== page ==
Mount Everest is the world's highest mountain at just over 29,000 feet above sea level. As the air gets thinner and the heavens loom ever closer, things can start to get strange. This great peak's treacherous slopes have definitely hosted their fair share of oddities over the years. Here are just a few of them.

Rainbow Valley, a multi-colored open graveyard in the clouds

Everest has racked up a hefty body count over the last century – well over 200, according to the BBC, and most of those bodies are actually still there. After about 26,000 feet, you enter 'Death Zone,’ the final stretch below the summit where the oxygen levels become too low to support human life, and where the mountain claims most of its victims. So why ‘Rainbow Valley’? It's because of the brightly coloured down jackets and climbing equipment still attached to the cadavers that litter its surface. Rainbow Valley is a haunting stretch on the northern side of the mountain, residing comfortably in the Death Zone.

Tons and tons of garbage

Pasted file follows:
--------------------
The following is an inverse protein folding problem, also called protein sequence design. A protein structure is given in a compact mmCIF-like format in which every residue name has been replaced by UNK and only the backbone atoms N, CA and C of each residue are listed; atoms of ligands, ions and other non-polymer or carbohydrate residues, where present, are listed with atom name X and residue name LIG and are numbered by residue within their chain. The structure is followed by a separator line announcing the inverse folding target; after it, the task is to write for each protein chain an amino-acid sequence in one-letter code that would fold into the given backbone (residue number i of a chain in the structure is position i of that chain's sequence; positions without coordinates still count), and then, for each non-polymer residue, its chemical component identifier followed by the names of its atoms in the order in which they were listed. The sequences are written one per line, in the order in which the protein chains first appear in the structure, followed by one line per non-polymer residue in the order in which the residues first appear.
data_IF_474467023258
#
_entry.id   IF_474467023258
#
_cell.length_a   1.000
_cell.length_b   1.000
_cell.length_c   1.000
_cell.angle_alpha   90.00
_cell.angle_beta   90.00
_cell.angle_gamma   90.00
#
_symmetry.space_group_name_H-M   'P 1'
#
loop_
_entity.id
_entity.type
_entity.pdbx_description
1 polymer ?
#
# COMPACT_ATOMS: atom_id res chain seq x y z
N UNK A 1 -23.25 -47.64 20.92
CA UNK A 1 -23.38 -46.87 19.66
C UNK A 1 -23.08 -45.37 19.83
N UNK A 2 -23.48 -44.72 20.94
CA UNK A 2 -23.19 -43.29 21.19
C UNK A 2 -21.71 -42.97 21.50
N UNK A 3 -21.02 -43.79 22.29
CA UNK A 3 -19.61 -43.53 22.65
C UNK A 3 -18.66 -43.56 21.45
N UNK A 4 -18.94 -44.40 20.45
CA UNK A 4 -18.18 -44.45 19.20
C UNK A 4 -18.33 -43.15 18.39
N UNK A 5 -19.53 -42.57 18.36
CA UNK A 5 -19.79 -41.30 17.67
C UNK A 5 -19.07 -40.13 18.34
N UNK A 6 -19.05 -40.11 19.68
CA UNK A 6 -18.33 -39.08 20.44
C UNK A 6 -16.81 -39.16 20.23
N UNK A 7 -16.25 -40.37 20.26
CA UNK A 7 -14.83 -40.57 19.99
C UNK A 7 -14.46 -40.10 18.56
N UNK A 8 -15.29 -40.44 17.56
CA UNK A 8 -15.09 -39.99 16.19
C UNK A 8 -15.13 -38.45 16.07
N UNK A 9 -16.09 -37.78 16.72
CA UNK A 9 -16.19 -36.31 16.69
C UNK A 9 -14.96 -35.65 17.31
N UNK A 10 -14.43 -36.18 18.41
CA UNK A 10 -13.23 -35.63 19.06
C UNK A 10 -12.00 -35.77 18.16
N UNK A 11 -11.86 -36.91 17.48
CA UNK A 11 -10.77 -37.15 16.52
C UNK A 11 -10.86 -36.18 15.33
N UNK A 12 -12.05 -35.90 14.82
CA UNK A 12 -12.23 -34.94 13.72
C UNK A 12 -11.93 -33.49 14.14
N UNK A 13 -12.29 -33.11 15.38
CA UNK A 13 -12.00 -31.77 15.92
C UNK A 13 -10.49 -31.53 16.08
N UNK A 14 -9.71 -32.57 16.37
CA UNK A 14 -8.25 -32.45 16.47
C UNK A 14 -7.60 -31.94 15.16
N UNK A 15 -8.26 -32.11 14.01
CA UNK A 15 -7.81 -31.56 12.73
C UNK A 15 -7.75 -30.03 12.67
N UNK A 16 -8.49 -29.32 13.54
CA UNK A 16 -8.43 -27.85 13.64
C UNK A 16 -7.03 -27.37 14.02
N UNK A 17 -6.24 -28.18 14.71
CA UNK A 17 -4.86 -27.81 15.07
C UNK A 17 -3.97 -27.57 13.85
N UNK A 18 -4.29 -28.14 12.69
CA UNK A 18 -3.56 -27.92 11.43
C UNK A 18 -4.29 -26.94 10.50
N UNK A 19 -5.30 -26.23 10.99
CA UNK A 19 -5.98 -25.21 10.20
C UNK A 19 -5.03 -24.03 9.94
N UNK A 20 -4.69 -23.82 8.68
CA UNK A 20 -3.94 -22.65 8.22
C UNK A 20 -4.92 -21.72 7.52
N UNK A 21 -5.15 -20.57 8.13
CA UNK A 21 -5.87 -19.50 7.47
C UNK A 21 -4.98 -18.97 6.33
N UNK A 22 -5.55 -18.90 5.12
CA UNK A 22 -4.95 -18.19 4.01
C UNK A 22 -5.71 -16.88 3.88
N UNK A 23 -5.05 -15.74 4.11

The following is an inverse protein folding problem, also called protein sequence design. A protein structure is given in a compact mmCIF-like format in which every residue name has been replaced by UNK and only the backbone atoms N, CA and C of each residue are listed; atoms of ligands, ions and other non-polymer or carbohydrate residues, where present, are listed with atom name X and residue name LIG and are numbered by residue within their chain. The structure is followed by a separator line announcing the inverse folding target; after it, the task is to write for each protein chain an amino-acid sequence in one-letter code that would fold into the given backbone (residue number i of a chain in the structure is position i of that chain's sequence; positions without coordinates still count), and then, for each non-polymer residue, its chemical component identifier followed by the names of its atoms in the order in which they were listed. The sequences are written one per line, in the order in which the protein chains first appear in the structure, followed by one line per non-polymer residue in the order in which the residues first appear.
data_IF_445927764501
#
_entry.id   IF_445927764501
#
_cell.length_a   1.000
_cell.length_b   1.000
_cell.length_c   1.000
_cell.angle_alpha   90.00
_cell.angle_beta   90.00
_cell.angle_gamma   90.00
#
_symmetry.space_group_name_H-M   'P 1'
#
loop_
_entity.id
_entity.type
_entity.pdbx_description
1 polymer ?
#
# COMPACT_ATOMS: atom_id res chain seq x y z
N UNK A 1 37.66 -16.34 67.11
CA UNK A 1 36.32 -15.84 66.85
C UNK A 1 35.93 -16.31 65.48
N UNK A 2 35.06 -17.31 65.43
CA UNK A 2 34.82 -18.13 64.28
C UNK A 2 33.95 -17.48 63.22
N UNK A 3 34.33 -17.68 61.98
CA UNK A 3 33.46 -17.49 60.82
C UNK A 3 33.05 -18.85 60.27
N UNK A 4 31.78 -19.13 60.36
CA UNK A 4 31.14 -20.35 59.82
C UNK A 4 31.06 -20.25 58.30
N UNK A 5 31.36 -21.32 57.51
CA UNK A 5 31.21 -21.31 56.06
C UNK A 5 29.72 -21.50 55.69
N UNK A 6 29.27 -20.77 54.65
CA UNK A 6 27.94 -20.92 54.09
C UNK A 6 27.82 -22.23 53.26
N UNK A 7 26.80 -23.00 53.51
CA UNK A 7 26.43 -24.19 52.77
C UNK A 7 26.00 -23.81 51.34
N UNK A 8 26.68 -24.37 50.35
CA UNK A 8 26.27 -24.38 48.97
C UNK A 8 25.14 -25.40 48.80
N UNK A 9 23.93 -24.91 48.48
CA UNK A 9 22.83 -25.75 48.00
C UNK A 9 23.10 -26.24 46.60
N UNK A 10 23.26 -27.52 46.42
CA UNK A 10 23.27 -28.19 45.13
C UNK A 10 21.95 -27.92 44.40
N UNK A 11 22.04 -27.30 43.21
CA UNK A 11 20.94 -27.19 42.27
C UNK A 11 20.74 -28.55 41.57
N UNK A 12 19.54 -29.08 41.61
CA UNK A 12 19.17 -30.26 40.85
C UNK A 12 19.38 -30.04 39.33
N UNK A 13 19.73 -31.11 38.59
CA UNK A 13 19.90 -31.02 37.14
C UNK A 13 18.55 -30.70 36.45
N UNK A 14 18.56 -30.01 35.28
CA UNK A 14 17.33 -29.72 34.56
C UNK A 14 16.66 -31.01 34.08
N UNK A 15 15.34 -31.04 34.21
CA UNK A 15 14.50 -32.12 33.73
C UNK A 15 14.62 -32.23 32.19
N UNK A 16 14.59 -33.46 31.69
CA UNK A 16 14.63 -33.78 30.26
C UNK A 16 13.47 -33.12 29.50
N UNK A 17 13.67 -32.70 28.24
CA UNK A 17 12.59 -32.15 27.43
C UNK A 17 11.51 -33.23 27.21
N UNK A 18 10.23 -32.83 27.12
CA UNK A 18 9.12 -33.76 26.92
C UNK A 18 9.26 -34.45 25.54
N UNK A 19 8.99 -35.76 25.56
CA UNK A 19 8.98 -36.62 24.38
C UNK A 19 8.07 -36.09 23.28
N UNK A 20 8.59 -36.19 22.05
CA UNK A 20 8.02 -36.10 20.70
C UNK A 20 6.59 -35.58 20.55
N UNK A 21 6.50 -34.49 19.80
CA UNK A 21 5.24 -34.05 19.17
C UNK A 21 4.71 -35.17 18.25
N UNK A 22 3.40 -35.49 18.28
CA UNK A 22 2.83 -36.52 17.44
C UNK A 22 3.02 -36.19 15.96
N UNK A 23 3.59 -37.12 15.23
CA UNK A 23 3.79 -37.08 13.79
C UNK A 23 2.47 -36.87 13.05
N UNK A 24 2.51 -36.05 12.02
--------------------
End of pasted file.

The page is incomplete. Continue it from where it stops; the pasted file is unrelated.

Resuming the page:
No one knows exactly how much garbage is on Mount Everest. But with around 16 tons having been removed so far, according to the BBC, and much more remaining, scientifically speaking it's safe to say that it's a few metric buttloads. This includes discarded tents, broken equipment, eating utensils, cans, wrappers, empty oxygen bottles – you name it. Nothing you wouldn't find strewn about the place after a couple of days at Burning Man, but at the top of the world it's a lot harder to make sure everything gets cleaned up eventually.

A colorful fascinating diary

A very peculiar English man, Maurice Wilson, had a very peculiar plan in 1934 to ascend Mount Everest with little climbing experience, rubbish equipment, and a whole lot of faith. He was quite a character, and people know everything about his attempt and his various eccentricities because his diary was found along with his body a year later.

Wilson had wanted to ascend most of the way in a second-hand bi-plane, despite not knowing how to fly. An optimist right up to the bitter end, his final diary entry was "Off again. Gorgeous day".

The body of an Everest legend

Some believe that Mallory and Irvine were the first to conquer Everest in 1924, 29 years before Edmund Hillary and Tenzing Norgay's famous 1953 expedition. And there's little doubt that Irvine and Mallory at least came very close. In a letter to his wife written six weeks prior to the climb (via the New York Times), Mallory was convinced that it was going to happen, writing "It is almost unthinkable… that I shan't get to the top; I can't see myself coming down defeated." It's entirely possible that they did indeed reach the summit before dying during their descent.

Irvine's body remains missing, but Mallory's was discovered at almost 28,000 feet in 1999, 75 years after their attempt.